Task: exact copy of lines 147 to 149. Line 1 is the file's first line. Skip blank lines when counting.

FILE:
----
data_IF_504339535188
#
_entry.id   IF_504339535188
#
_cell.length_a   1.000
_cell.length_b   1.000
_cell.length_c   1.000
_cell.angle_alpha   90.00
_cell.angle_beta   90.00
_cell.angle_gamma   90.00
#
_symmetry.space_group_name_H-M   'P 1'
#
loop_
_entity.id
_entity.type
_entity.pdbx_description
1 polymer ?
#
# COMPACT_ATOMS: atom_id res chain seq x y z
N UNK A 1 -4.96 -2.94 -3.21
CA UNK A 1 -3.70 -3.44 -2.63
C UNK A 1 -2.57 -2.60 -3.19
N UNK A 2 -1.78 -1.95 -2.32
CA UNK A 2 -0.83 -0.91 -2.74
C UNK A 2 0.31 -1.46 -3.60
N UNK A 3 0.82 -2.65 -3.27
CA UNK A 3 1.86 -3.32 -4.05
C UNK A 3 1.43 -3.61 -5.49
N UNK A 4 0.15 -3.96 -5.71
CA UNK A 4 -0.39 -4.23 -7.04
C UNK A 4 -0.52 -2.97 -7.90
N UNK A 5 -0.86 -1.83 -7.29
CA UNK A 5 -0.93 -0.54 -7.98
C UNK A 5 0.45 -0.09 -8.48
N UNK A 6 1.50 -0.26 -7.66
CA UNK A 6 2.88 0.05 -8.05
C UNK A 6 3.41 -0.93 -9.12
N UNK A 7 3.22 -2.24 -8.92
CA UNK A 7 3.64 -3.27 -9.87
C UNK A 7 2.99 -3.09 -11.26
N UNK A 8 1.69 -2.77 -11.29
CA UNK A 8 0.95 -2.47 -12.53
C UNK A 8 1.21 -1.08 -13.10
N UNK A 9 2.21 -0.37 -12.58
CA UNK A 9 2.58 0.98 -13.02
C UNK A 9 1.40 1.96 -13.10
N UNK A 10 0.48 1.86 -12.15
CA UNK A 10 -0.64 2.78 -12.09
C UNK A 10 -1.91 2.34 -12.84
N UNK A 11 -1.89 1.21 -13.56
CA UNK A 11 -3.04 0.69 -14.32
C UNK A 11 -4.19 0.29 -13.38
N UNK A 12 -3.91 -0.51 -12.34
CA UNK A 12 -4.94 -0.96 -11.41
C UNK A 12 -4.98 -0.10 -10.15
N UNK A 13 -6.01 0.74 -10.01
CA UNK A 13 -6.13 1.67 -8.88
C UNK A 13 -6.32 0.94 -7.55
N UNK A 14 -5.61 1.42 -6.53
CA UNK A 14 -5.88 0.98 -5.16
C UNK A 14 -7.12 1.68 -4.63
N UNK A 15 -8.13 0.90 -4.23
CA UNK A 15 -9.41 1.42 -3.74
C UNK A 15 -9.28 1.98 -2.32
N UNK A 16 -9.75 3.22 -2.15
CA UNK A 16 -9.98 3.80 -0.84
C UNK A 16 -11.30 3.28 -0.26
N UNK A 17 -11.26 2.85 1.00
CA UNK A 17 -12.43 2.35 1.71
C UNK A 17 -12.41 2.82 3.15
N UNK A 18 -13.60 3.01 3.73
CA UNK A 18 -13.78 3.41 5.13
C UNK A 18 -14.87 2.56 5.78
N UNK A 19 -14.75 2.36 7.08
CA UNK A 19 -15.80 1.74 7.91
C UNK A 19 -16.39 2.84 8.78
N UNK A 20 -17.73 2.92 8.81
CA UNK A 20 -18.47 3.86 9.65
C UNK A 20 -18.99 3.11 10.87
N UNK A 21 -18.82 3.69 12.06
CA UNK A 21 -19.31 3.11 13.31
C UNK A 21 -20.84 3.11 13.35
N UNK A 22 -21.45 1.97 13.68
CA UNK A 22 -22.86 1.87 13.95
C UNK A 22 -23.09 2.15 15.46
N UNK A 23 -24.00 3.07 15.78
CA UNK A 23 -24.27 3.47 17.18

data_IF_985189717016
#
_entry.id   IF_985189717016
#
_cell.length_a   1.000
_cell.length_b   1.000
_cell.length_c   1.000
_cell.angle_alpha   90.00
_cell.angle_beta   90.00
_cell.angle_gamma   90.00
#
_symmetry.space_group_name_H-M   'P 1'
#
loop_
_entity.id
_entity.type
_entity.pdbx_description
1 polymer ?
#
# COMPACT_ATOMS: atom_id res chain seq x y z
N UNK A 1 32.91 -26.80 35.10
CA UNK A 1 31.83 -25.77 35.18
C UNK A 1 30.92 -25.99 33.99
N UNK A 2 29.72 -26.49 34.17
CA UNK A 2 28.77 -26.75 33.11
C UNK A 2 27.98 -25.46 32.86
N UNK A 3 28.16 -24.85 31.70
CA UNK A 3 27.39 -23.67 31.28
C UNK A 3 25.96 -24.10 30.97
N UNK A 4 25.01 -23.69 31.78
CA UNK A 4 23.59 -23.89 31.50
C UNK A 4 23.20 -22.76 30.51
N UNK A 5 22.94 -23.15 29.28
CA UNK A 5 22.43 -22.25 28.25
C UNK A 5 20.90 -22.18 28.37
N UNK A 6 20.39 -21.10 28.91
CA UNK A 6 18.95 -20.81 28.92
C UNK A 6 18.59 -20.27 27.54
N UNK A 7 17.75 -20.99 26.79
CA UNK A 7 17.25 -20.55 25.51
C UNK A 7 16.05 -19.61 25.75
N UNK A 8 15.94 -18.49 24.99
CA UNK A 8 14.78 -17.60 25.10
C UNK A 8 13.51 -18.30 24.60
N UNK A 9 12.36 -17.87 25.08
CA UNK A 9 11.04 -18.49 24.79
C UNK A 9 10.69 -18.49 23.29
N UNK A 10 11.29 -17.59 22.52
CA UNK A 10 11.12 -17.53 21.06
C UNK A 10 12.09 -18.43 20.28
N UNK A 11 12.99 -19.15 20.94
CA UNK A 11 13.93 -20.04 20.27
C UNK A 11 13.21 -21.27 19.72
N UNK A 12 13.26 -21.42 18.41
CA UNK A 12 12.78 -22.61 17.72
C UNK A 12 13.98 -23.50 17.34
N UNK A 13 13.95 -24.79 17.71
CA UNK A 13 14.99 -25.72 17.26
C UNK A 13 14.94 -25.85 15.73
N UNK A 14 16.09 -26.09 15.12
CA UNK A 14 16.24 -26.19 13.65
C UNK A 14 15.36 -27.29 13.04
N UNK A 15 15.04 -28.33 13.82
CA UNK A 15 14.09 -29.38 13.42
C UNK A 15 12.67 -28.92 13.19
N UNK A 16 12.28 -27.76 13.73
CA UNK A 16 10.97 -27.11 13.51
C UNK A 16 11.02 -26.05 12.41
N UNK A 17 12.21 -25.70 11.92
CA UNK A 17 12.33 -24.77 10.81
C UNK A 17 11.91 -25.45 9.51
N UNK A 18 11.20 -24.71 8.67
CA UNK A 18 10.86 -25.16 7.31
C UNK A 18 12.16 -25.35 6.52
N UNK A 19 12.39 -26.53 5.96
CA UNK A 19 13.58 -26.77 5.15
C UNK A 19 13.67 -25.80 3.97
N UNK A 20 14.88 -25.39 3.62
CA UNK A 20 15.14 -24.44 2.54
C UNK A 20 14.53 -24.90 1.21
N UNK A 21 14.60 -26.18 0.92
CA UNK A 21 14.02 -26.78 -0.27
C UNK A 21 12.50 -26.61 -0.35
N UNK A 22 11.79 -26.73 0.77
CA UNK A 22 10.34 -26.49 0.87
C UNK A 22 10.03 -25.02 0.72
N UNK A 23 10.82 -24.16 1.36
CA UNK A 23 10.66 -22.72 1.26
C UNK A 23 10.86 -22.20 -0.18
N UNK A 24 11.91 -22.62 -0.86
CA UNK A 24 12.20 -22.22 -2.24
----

C UNK A 13 14.94 -25.85 15.73
N UNK A 14 16.09 -26.09 15.12
CA UNK A 14 16.24 -26.19 13.65